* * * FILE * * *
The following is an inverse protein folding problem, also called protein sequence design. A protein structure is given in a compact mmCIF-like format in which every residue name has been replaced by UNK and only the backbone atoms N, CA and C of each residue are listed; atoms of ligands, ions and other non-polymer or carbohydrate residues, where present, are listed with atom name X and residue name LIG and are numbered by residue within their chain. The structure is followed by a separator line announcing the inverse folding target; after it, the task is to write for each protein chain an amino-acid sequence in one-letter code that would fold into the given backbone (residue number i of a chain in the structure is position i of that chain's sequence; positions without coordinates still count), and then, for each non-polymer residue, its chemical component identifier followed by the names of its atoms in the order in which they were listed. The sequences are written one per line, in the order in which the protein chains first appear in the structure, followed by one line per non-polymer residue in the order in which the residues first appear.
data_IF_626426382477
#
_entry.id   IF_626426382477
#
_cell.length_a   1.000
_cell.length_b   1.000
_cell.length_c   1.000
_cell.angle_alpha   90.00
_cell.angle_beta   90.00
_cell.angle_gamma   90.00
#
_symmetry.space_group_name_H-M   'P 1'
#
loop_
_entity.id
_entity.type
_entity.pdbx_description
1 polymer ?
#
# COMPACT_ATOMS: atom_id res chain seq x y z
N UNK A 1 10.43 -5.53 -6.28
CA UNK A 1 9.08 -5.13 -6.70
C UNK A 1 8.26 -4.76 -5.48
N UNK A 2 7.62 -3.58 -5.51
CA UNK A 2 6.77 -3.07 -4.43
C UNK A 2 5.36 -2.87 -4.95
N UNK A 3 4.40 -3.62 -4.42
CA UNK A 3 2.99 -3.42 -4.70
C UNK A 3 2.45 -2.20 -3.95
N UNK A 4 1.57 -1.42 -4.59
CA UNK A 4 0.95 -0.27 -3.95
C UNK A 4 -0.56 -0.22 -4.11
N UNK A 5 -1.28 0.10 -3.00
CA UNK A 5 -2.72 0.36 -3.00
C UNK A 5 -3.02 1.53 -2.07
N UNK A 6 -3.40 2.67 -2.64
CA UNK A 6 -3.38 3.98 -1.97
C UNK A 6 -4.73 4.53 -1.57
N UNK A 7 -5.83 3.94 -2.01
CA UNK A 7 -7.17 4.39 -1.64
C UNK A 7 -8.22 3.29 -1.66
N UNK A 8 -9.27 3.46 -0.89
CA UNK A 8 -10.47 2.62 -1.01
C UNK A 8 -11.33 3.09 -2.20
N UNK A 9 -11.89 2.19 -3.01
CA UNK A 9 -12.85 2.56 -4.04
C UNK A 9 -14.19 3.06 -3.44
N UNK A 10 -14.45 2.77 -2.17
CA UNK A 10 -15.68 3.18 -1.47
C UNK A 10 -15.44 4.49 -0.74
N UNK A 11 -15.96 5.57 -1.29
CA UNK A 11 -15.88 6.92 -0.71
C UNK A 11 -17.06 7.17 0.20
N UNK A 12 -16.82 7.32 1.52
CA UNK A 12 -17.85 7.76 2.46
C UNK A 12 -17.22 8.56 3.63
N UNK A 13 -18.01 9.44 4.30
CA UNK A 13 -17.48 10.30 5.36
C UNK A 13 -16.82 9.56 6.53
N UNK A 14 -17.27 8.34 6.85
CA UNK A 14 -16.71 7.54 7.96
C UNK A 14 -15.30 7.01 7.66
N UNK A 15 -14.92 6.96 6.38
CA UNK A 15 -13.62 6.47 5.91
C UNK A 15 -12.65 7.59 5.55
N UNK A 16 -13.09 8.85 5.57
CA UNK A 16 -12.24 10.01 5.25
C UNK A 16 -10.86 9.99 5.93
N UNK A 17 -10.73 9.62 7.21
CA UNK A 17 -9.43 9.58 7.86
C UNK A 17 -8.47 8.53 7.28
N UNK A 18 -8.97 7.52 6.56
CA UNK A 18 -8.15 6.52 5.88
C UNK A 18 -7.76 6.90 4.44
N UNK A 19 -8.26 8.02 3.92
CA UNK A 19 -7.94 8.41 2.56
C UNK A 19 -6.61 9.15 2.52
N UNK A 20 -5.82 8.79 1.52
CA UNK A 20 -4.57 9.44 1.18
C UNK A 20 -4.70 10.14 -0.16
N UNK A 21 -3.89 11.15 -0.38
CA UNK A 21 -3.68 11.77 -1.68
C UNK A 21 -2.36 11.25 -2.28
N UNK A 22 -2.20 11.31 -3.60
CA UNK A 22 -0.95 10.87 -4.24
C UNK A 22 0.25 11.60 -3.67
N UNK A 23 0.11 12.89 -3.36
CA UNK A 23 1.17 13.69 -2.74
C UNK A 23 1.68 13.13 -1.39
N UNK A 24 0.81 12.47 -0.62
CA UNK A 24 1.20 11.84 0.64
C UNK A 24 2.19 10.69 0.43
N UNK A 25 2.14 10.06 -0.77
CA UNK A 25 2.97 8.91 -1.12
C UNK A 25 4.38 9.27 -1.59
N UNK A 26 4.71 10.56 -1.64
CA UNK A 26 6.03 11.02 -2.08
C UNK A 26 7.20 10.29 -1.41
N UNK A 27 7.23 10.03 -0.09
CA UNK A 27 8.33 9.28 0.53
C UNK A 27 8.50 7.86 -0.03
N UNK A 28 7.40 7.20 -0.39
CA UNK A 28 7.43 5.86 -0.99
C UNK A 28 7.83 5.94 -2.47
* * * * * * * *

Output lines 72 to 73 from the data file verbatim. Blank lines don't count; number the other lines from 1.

C UNK A 17 -8.47 8.53 7.28
N UNK A 18 -8.97 7.52 6.56